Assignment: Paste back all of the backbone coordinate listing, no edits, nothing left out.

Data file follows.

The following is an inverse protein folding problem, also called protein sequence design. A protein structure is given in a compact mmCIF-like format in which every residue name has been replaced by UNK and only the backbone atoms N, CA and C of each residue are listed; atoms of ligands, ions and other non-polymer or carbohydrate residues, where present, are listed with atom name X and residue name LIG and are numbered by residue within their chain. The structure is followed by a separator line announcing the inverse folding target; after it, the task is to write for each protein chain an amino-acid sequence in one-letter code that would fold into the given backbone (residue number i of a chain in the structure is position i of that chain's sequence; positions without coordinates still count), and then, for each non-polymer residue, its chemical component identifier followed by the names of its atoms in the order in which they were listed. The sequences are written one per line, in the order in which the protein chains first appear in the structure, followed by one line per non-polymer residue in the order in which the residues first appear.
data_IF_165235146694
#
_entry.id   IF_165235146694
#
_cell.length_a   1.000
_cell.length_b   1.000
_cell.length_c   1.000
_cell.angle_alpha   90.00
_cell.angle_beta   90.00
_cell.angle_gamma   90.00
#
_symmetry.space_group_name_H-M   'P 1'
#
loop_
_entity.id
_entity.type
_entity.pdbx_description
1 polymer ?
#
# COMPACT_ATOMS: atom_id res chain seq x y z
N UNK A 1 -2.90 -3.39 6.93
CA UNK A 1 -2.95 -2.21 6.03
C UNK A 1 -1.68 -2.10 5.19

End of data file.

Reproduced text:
The following is an inverse protein folding problem, also called protein sequence design. A protein structure is given in a compact mmCIF-like format in which every residue name has been replaced by UNK and only the backbone atoms N, CA and C of each residue are listed; atoms of ligands, ions and other non-polymer or carbohydrate residues, where present, are listed with atom name X and residue name LIG and are numbered by residue within their chain. The structure is followed by a separator line announcing the inverse folding target; after it, the task is to write for each protein chain an amino-acid sequence in one-letter code that would fold into the given backbone (residue number i of a chain in the structure is position i of that chain's sequence; positions without coordinates still count), and then, for each non-polymer residue, its chemical component identifier followed by the names of its atoms in the order in which they were listed. The sequences are written one per line, in the order in which the protein chains first appear in the structure, followed by one line per non-polymer residue in the order in which the residues first appear.
data_IF_165235146694
#
_entry.id   IF_165235146694
#
_cell.length_a   1.000
_cell.length_b   1.000
_cell.length_c   1.000
_cell.angle_alpha   90.00
_cell.angle_beta   90.00
_cell.angle_gamma   90.00
#
_symmetry.space_group_name_H-M   'P 1'
#
loop_
_entity.id
_entity.type
_entity.pdbx_description
1 polymer ?
#
# COMPACT_ATOMS: atom_id res chain seq x y z
N UNK A 1 -2.90 -3.39 6.93
CA UNK A 1 -2.95 -2.21 6.03
C UNK A 1 -1.68 -2.10 5.19